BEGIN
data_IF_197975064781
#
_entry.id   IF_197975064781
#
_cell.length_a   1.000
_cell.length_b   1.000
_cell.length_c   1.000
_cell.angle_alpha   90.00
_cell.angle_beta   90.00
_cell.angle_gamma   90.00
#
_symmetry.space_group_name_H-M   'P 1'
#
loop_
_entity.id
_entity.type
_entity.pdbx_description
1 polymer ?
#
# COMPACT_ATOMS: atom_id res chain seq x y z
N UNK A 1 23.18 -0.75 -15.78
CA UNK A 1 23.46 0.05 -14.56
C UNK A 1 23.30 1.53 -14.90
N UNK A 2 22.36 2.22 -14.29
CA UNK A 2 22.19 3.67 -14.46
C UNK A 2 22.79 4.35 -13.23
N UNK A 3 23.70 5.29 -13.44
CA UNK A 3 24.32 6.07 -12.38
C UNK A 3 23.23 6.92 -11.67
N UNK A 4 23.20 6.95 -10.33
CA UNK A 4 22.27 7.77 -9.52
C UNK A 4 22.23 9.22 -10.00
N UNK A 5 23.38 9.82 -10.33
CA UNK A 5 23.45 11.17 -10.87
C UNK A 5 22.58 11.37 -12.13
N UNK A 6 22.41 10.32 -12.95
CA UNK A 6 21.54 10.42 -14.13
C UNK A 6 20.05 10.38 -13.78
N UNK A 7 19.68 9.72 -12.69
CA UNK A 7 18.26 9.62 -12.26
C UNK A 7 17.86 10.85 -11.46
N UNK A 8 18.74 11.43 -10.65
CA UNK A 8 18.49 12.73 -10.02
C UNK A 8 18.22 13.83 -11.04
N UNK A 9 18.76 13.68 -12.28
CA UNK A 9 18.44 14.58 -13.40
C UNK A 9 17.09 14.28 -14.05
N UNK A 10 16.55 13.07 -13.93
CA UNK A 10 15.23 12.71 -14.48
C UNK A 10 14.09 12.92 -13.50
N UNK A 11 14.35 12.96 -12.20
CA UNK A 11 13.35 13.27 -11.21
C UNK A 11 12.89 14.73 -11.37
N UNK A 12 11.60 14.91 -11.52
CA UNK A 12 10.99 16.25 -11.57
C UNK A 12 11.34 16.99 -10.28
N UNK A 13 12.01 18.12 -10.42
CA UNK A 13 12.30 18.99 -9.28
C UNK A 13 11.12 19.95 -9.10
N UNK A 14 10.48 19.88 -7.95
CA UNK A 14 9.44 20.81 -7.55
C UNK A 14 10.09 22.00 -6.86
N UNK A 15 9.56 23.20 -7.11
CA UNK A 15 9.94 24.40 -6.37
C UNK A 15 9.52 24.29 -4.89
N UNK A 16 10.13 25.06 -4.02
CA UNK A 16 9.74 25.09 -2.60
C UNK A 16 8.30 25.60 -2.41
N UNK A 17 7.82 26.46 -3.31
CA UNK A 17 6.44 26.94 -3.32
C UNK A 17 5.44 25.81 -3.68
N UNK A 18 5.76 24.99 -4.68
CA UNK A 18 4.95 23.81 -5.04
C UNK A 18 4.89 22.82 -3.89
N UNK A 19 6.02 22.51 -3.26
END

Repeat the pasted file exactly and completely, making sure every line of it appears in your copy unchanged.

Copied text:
data_IF_197975064781
#
_entry.id   IF_197975064781
#
_cell.length_a   1.000
_cell.length_b   1.000
_cell.length_c   1.000
_cell.angle_alpha   90.00
_cell.angle_beta   90.00
_cell.angle_gamma   90.00
#
_symmetry.space_group_name_H-M   'P 1'
#
loop_
_entity.id
_entity.type
_entity.pdbx_description
1 polymer ?
#
# COMPACT_ATOMS: atom_id res chain seq x y z
N UNK A 1 23.18 -0.75 -15.78
CA UNK A 1 23.46 0.05 -14.56
C UNK A 1 23.30 1.53 -14.90
N UNK A 2 22.36 2.22 -14.29
CA UNK A 2 22.19 3.67 -14.46
C UNK A 2 22.79 4.35 -13.23
N UNK A 3 23.70 5.29 -13.44
CA UNK A 3 24.32 6.07 -12.38
C UNK A 3 23.23 6.92 -11.67
N UNK A 4 23.20 6.95 -10.33
CA UNK A 4 22.27 7.77 -9.52
C UNK A 4 22.23 9.22 -10.00
N UNK A 5 23.38 9.82 -10.33
CA UNK A 5 23.45 11.17 -10.87
C UNK A 5 22.58 11.37 -12.13
N UNK A 6 22.41 10.32 -12.95
CA UNK A 6 21.54 10.42 -14.13
C UNK A 6 20.05 10.38 -13.78
N UNK A 7 19.68 9.72 -12.69
CA UNK A 7 18.26 9.62 -12.26
C UNK A 7 17.86 10.85 -11.46
N UNK A 8 18.74 11.43 -10.65
CA UNK A 8 18.49 12.73 -10.02
C UNK A 8 18.22 13.83 -11.04
N UNK A 9 18.76 13.68 -12.28
CA UNK A 9 18.44 14.58 -13.40
C UNK A 9 17.09 14.28 -14.05
N UNK A 10 16.55 13.07 -13.93
CA UNK A 10 15.23 12.71 -14.48
C UNK A 10 14.09 12.92 -13.50
N UNK A 11 14.35 12.96 -12.20
CA UNK A 11 13.35 13.27 -11.21
C UNK A 11 12.89 14.73 -11.37
N UNK A 12 11.60 14.91 -11.52
CA UNK A 12 10.99 16.25 -11.57
C UNK A 12 11.34 16.99 -10.28
N UNK A 13 12.01 18.12 -10.42
CA UNK A 13 12.30 18.99 -9.28
C UNK A 13 11.12 19.95 -9.10
N UNK A 14 10.48 19.88 -7.95
CA UNK A 14 9.44 20.81 -7.55
C UNK A 14 10.09 22.00 -6.86
N UNK A 15 9.56 23.20 -7.11
CA UNK A 15 9.94 24.40 -6.37
C UNK A 15 9.52 24.29 -4.89
N UNK A 16 10.13 25.06 -4.02
CA UNK A 16 9.74 25.09 -2.60
C UNK A 16 8.30 25.60 -2.41
N UNK A 17 7.82 26.46 -3.31
CA UNK A 17 6.44 26.94 -3.32
C UNK A 17 5.44 25.81 -3.68
N UNK A 18 5.76 24.99 -4.68
CA UNK A 18 4.95 23.81 -5.04
C UNK A 18 4.89 22.82 -3.89
N UNK A 19 6.02 22.51 -3.26